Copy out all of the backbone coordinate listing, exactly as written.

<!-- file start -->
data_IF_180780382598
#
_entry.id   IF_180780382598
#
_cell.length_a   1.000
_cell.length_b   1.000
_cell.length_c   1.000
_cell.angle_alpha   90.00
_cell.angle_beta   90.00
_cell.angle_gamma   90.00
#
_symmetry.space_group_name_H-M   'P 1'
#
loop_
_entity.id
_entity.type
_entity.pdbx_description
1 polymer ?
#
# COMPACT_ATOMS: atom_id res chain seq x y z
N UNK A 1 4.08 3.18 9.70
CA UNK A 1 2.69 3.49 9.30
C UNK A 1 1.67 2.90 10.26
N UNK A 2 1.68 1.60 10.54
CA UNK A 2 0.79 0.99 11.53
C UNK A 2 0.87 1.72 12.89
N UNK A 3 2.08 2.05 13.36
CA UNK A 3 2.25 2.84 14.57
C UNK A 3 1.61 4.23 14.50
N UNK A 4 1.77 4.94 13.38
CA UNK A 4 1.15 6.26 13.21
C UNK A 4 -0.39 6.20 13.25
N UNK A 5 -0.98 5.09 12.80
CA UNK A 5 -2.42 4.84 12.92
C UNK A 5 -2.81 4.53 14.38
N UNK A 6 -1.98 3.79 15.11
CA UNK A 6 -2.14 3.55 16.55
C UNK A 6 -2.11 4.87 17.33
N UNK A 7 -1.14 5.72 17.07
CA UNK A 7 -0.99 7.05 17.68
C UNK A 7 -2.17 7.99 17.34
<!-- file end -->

data_IF_180780382598
#
_entry.id   IF_180780382598
#
_cell.length_a   1.000
_cell.length_b   1.000
_cell.length_c   1.000
_cell.angle_alpha   90.00
_cell.angle_beta   90.00
_cell.angle_gamma   90.00
#
_symmetry.space_group_name_H-M   'P 1'
#
loop_
_entity.id
_entity.type
_entity.pdbx_description
1 polymer ?
#
# COMPACT_ATOMS: atom_id res chain seq x y z
N UNK A 1 4.08 3.18 9.70
CA UNK A 1 2.69 3.49 9.30
C UNK A 1 1.67 2.90 10.26
N UNK A 2 1.68 1.60 10.54
CA UNK A 2 0.79 0.99 11.53
C UNK A 2 0.87 1.72 12.89
N UNK A 3 2.08 2.05 13.36
CA UNK A 3 2.25 2.84 14.57
C UNK A 3 1.61 4.23 14.50
N UNK A 4 1.77 4.94 13.38
CA UNK A 4 1.15 6.26 13.21
C UNK A 4 -0.39 6.20 13.25
N UNK A 5 -0.98 5.09 12.80
CA UNK A 5 -2.42 4.84 12.92
C UNK A 5 -2.81 4.53 14.38
N UNK A 6 -1.98 3.79 15.11
CA UNK A 6 -2.14 3.55 16.55
C UNK A 6 -2.11 4.87 17.33
N UNK A 7 -1.14 5.72 17.07
CA UNK A 7 -0.99 7.05 17.68
C UNK A 7 -2.17 7.99 17.34